Social Distancing

One of the most surprising decision of last fall was the Yankees decision to forgo their traditional instructional camp. The Yankees were one of two teams to pass on the opportunity to bring in their best prospects for a month of scrimmages, work with coaches and games against other teams.

After being forced to quarantine many of their minor leaguers for several weeks at the end of spring training due to positive COVID cases within the organization the Yankees stated that they did not want to put their players in that position again. Several of the teams around baseball had COVID outbreaks during their camps, perhaps justifying that decision in the eyes of the Yankees front office.

Still, the decision to pass on in-person instruction has been criticized by some baseball media, including Baseball America who wrote that “the Yankees’ minor leaguers had it worse than most” in reference to the stunting of player development in 2020.

What will be the story of 2021 for Yankees prospects? Did the Yankees’ virtual coaching and independent work in the gyms, home town fields and pitching labs provide the same advantages that other teams gained during the month of October. Will there be a noticeable difference as the season goes on?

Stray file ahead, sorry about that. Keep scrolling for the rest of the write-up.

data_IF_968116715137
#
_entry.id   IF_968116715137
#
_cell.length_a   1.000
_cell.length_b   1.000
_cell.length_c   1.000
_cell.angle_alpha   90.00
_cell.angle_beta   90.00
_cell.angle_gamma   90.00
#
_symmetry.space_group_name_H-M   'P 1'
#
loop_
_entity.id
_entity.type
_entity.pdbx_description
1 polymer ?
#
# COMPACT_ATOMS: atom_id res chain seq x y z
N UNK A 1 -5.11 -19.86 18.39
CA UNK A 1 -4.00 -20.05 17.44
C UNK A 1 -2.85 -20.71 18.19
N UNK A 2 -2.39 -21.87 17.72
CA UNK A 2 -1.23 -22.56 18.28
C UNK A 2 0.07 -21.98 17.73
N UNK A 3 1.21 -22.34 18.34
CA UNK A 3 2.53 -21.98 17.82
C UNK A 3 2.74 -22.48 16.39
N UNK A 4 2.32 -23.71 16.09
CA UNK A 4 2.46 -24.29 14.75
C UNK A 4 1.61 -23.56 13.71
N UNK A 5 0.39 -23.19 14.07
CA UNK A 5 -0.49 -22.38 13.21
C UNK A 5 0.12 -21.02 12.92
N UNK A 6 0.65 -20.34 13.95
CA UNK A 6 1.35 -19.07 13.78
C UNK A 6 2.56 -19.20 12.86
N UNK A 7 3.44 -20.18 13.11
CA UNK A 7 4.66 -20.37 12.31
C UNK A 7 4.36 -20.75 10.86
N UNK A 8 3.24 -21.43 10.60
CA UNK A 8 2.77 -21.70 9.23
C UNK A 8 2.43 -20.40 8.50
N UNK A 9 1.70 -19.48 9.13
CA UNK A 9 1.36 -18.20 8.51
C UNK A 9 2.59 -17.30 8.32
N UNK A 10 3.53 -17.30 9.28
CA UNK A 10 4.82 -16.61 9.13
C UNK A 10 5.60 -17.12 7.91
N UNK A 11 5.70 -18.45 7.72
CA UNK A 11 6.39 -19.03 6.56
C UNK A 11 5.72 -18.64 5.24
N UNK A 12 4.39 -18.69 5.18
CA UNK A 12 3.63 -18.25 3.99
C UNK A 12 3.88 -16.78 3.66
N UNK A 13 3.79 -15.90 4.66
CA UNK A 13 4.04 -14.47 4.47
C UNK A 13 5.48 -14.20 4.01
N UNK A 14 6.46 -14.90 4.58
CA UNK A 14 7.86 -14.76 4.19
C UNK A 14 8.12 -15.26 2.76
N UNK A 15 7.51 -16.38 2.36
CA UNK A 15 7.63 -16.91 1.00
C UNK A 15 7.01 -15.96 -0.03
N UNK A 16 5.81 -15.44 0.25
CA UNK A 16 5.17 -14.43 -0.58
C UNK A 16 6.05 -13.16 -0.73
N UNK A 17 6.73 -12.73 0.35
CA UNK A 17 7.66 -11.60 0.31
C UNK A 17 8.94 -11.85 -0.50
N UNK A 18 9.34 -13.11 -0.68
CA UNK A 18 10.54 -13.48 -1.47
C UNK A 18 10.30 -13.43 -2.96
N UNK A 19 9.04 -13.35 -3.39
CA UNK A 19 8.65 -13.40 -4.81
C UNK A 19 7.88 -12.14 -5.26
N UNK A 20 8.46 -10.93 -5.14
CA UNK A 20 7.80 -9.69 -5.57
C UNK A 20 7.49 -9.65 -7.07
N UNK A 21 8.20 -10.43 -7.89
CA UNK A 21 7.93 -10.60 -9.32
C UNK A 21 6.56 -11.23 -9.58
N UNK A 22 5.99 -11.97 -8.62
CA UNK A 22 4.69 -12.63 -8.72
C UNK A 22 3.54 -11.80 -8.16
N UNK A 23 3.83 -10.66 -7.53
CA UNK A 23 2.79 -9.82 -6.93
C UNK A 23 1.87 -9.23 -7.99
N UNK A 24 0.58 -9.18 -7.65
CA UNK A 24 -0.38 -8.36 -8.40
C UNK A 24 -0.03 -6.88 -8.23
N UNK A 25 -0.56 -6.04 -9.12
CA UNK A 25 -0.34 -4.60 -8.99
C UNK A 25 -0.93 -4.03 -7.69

After a long wait the Yankees’ minor league system is back in regular season action. There are hundreds of prospects to follow and exciting players that will continue their climb towards the major leagues. Have the Yankees made the right calls during the pandemic and can the potentially generational talent live up to the hype?

Comments / 0

Published by

Providing coverage of the Yankees organization from the major leagues, to the Scranton Shuttle and down through the entire minor league system. Analysis, previews and interview with members of the Yankees organization all in one place building a comprehensive picture of all things New York Yankees.

New York State

More from Dan Kelly

Comments / 0